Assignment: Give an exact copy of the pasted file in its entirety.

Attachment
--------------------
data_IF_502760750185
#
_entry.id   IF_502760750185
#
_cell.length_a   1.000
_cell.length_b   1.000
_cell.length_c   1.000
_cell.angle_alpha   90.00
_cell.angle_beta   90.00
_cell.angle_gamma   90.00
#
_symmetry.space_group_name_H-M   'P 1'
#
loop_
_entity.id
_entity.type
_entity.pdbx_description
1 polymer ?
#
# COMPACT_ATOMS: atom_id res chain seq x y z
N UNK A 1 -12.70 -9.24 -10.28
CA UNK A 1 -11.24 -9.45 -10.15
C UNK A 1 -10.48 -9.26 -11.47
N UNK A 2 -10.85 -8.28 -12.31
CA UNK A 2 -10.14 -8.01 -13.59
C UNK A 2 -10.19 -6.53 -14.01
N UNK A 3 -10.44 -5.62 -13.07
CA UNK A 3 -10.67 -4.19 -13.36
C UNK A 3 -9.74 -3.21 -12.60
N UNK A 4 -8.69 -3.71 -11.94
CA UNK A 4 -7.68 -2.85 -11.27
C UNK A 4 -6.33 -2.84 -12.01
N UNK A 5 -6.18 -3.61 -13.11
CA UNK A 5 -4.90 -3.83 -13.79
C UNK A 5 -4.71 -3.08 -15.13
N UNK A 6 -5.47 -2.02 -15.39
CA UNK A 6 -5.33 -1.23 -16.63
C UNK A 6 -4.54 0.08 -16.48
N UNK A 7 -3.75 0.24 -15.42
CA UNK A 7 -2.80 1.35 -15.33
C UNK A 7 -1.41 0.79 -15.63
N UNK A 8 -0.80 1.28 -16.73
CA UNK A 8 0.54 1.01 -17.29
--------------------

data_IF_502760750185
#
_entry.id   IF_502760750185
#
_cell.length_a   1.000
_cell.length_b   1.000
_cell.length_c   1.000
_cell.angle_alpha   90.00
_cell.angle_beta   90.00
_cell.angle_gamma   90.00
#
_symmetry.space_group_name_H-M   'P 1'
#
loop_
_entity.id
_entity.type
_entity.pdbx_description
1 polymer ?
#
# COMPACT_ATOMS: atom_id res chain seq x y z
N UNK A 1 -12.70 -9.24 -10.28
CA UNK A 1 -11.24 -9.45 -10.15
C UNK A 1 -10.48 -9.26 -11.47
N UNK A 2 -10.85 -8.28 -12.31
CA UNK A 2 -10.14 -8.01 -13.59
C UNK A 2 -10.19 -6.53 -14.01
N UNK A 3 -10.44 -5.62 -13.07
CA UNK A 3 -10.67 -4.19 -13.36
C UNK A 3 -9.74 -3.21 -12.60
N UNK A 4 -8.69 -3.71 -11.94
CA UNK A 4 -7.68 -2.85 -11.27
C UNK A 4 -6.33 -2.84 -12.01
N UNK A 5 -6.18 -3.61 -13.11
CA UNK A 5 -4.90 -3.83 -13.79
C UNK A 5 -4.71 -3.08 -15.13
N UNK A 6 -5.47 -2.02 -15.39
CA UNK A 6 -5.33 -1.23 -16.63
C UNK A 6 -4.54 0.08 -16.48
N UNK A 7 -3.75 0.24 -15.42
CA UNK A 7 -2.80 1.35 -15.33
C UNK A 7 -1.41 0.79 -15.63
N UNK A 8 -0.80 1.28 -16.73
CA UNK A 8 0.54 1.01 -17.29